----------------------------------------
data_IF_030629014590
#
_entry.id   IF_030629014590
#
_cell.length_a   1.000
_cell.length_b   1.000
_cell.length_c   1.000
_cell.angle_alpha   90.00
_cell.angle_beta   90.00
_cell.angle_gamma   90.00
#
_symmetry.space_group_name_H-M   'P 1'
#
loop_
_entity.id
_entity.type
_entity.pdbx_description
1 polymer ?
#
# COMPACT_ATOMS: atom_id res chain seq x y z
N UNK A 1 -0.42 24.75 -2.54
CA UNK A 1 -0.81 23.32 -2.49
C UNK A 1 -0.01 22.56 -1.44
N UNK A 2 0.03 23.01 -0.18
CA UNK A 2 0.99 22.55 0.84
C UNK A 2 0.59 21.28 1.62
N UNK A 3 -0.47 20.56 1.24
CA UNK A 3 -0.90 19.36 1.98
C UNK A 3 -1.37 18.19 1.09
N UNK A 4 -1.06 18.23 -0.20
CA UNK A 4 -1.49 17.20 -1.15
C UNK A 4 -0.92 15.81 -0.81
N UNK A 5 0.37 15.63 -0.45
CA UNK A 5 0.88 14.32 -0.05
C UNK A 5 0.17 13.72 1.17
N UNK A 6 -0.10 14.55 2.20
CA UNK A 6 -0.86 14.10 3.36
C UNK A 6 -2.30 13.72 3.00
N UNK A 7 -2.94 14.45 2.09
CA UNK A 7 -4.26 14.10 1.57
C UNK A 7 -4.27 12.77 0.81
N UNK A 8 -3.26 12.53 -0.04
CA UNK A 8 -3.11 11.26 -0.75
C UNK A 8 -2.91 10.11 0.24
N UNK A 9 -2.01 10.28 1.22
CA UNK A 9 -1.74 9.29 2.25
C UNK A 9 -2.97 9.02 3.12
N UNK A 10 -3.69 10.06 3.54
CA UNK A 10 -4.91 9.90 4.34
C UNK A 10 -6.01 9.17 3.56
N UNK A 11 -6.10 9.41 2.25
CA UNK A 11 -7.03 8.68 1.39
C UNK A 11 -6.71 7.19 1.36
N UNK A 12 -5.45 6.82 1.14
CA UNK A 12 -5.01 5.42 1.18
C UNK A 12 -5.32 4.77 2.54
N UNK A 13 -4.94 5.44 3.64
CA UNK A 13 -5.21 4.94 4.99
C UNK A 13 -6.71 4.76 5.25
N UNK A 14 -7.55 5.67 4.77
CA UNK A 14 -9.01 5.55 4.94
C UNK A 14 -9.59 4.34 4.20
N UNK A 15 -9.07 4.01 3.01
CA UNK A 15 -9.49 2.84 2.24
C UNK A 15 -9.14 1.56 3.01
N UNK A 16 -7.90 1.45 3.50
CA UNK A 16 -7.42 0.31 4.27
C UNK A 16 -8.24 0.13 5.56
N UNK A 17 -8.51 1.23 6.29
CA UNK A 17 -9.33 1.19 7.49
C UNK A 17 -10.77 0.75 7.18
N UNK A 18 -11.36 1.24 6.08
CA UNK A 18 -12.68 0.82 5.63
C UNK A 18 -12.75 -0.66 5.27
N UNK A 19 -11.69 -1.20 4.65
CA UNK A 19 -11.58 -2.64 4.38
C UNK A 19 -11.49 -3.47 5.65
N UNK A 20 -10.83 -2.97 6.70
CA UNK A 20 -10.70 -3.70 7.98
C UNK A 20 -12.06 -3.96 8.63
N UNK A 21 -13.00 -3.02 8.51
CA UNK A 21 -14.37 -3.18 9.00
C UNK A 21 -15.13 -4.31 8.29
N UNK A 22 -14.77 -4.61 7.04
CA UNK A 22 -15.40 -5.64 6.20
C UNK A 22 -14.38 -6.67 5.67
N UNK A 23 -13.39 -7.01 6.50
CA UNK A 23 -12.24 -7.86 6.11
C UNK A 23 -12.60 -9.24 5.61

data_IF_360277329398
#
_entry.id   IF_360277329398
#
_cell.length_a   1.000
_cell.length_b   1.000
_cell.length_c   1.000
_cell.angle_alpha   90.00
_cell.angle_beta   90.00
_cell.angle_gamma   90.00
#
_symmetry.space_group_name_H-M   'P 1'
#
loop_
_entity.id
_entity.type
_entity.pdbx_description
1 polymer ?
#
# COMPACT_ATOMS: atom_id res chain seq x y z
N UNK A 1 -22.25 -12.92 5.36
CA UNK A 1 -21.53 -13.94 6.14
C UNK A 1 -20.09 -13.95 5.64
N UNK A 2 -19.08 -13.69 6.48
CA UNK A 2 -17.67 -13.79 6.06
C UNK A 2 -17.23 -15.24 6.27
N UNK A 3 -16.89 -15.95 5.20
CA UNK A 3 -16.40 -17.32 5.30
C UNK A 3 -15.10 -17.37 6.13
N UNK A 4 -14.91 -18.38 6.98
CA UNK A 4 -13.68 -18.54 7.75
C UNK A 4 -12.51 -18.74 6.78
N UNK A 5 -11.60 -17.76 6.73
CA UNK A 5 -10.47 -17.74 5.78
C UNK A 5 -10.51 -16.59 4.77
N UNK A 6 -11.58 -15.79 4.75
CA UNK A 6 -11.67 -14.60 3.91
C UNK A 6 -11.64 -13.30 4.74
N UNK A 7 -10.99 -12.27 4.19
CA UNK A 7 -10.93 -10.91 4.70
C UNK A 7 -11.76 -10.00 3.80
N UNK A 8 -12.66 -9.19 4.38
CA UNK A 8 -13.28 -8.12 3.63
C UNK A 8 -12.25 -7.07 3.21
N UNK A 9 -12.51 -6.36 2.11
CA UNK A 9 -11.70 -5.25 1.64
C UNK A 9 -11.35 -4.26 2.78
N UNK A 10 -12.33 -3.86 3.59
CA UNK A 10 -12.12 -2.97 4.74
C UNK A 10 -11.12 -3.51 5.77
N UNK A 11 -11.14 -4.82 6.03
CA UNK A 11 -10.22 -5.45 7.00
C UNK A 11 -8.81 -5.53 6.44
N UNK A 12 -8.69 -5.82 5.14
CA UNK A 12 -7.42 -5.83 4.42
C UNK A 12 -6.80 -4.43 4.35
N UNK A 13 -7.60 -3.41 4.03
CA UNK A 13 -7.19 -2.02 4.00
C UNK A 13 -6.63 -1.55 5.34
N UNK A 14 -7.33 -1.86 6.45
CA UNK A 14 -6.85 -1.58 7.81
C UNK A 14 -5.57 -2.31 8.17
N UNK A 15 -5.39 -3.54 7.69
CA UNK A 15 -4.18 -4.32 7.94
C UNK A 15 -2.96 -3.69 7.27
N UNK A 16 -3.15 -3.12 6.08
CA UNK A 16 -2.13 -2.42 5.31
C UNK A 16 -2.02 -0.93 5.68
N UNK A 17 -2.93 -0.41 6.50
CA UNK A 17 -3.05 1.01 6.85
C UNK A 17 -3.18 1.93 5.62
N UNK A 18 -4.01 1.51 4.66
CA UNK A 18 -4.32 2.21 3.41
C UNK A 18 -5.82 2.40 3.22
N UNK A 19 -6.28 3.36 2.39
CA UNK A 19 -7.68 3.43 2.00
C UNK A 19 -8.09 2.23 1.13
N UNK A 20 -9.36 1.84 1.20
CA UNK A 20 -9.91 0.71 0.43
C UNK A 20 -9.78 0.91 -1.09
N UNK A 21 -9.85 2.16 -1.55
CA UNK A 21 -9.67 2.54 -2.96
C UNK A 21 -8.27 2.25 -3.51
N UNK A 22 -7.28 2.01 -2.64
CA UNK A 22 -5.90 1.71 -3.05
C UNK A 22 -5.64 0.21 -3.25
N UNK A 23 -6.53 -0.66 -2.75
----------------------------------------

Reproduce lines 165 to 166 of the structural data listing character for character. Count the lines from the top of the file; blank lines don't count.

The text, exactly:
CA UNK A 19 -7.68 3.43 2.00
C UNK A 19 -8.09 2.23 1.13